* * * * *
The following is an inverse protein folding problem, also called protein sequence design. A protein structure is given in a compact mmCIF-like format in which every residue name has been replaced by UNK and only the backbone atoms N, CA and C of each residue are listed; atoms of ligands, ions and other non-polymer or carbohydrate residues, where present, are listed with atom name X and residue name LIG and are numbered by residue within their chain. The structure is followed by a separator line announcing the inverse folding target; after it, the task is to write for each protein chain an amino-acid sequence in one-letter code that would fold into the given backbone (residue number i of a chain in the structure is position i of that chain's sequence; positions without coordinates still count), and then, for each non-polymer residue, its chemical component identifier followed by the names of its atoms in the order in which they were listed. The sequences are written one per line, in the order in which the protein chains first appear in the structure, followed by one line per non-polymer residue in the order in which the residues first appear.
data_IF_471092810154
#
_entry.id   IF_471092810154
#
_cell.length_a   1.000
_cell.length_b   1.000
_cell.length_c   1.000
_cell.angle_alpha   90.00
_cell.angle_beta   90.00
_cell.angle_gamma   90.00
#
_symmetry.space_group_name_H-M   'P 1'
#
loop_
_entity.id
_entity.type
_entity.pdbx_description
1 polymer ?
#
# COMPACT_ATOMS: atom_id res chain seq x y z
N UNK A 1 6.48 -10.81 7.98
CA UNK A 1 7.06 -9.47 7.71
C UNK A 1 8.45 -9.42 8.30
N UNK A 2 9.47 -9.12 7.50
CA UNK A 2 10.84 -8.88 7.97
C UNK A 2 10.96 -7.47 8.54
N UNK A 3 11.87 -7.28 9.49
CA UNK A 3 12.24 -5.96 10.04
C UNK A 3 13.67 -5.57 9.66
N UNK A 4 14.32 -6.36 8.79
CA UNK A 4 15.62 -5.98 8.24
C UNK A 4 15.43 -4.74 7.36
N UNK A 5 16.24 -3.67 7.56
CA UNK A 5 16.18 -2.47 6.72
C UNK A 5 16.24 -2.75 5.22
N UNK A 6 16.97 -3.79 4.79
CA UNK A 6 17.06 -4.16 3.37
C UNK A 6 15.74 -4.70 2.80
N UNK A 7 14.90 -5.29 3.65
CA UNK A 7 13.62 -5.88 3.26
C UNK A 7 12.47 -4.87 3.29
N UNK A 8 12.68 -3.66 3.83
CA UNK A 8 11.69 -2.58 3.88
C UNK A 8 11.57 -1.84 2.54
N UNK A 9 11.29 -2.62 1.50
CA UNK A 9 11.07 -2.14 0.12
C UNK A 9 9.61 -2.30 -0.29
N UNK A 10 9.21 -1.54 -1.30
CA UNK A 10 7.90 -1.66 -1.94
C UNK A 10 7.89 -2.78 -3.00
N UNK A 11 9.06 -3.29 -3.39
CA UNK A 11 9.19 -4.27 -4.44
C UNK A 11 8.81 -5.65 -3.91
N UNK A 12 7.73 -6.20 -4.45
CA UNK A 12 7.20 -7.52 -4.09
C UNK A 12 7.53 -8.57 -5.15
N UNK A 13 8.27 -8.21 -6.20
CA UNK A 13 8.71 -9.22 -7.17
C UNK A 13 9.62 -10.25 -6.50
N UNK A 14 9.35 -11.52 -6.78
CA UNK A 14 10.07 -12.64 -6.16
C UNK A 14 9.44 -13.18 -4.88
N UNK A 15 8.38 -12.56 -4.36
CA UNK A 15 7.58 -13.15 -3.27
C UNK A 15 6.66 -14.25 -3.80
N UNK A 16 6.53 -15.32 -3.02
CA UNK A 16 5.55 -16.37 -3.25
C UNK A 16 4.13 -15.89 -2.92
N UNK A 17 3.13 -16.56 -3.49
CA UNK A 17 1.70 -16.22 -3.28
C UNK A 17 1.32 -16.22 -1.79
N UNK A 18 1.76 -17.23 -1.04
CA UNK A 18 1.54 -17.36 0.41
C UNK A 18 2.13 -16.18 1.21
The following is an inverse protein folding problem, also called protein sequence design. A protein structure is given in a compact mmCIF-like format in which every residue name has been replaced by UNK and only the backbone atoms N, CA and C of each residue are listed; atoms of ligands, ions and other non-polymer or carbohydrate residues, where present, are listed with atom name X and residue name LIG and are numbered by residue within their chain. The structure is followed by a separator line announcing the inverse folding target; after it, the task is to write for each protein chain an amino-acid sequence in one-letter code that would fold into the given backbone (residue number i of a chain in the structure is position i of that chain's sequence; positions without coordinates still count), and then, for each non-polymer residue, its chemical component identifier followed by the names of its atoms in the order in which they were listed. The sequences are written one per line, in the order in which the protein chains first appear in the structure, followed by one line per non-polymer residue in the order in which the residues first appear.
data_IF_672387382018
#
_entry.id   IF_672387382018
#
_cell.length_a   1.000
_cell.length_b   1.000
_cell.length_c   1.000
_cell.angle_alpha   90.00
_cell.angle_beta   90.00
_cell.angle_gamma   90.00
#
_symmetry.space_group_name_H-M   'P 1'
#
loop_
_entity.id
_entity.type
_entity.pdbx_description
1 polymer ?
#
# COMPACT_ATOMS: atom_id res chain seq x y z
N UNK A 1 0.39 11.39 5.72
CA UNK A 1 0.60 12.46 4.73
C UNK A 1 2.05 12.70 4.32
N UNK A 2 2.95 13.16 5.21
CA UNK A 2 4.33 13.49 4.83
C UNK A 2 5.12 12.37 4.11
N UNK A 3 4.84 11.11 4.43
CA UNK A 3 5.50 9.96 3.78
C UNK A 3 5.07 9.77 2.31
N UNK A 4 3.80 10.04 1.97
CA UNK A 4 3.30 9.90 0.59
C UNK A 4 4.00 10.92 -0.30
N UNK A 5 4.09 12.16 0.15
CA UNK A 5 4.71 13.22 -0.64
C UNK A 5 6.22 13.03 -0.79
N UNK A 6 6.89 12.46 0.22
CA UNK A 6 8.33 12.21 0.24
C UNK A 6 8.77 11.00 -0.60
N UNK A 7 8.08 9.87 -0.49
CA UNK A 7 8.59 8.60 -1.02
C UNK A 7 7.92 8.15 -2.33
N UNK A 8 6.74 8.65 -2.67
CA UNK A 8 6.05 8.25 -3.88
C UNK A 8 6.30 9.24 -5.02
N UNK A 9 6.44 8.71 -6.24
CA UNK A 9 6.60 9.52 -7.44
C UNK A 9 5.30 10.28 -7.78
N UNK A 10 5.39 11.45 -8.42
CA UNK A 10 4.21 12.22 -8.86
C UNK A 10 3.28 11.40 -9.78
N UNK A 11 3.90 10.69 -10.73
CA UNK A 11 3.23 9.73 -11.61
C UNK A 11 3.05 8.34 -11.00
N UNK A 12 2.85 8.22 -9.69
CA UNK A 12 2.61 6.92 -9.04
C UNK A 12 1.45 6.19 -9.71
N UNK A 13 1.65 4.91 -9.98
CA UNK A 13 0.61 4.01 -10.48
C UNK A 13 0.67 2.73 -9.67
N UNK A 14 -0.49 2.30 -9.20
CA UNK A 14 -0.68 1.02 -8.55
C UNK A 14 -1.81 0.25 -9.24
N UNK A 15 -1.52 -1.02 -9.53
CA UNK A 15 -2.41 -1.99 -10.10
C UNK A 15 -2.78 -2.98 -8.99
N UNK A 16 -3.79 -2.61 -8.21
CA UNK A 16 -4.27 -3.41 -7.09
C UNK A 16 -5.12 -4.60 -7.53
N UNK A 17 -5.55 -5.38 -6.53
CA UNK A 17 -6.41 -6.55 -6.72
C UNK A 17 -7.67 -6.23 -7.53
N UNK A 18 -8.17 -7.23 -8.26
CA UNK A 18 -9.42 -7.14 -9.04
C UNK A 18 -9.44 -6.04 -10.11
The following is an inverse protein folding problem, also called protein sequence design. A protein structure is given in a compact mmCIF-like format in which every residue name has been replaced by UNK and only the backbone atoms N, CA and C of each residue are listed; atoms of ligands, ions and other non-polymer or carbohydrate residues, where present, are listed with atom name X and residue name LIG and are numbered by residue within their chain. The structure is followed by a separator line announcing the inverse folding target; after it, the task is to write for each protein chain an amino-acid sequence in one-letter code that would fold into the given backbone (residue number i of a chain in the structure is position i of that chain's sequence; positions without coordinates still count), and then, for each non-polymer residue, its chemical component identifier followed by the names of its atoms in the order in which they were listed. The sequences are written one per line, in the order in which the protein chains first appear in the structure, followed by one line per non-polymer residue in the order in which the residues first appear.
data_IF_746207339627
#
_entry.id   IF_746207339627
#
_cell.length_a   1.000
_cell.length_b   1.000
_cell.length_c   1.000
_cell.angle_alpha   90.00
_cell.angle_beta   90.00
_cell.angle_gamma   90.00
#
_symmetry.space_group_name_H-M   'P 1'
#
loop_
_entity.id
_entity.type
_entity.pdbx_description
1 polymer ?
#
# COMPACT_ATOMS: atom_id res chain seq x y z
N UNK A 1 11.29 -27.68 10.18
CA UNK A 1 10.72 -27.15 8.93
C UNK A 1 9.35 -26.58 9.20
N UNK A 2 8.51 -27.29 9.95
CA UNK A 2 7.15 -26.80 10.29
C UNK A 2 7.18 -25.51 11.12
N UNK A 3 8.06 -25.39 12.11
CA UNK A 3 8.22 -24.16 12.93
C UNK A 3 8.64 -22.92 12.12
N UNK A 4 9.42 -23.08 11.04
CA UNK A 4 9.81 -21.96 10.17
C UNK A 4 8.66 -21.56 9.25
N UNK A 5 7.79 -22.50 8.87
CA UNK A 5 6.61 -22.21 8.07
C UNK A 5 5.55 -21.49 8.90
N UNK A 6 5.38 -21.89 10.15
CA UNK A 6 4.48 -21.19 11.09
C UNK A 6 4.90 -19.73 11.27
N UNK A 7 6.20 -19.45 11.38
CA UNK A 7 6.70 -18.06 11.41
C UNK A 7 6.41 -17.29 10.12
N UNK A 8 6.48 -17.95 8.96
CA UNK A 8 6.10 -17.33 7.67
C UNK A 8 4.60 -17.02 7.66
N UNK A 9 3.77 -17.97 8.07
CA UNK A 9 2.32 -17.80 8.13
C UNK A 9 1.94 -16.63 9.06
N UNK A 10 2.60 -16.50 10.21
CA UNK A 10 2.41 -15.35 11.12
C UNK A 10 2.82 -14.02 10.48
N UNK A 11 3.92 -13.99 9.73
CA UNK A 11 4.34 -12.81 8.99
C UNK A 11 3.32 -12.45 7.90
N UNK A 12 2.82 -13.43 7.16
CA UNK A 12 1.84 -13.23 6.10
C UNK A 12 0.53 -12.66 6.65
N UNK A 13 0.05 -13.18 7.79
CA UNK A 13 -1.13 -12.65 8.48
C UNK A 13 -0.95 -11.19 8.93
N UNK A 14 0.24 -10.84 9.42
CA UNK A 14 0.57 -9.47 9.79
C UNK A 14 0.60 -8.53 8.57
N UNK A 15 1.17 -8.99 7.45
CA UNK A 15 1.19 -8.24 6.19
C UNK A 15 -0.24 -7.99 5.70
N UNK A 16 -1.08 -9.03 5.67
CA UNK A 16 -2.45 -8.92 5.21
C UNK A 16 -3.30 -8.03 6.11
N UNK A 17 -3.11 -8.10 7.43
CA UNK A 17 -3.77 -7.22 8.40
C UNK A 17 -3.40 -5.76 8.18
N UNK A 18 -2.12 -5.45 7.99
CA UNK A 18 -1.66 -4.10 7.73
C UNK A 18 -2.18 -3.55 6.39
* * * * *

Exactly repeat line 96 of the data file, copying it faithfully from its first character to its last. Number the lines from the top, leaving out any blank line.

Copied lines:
# COMPACT_ATOMS: atom_id res chain seq x y z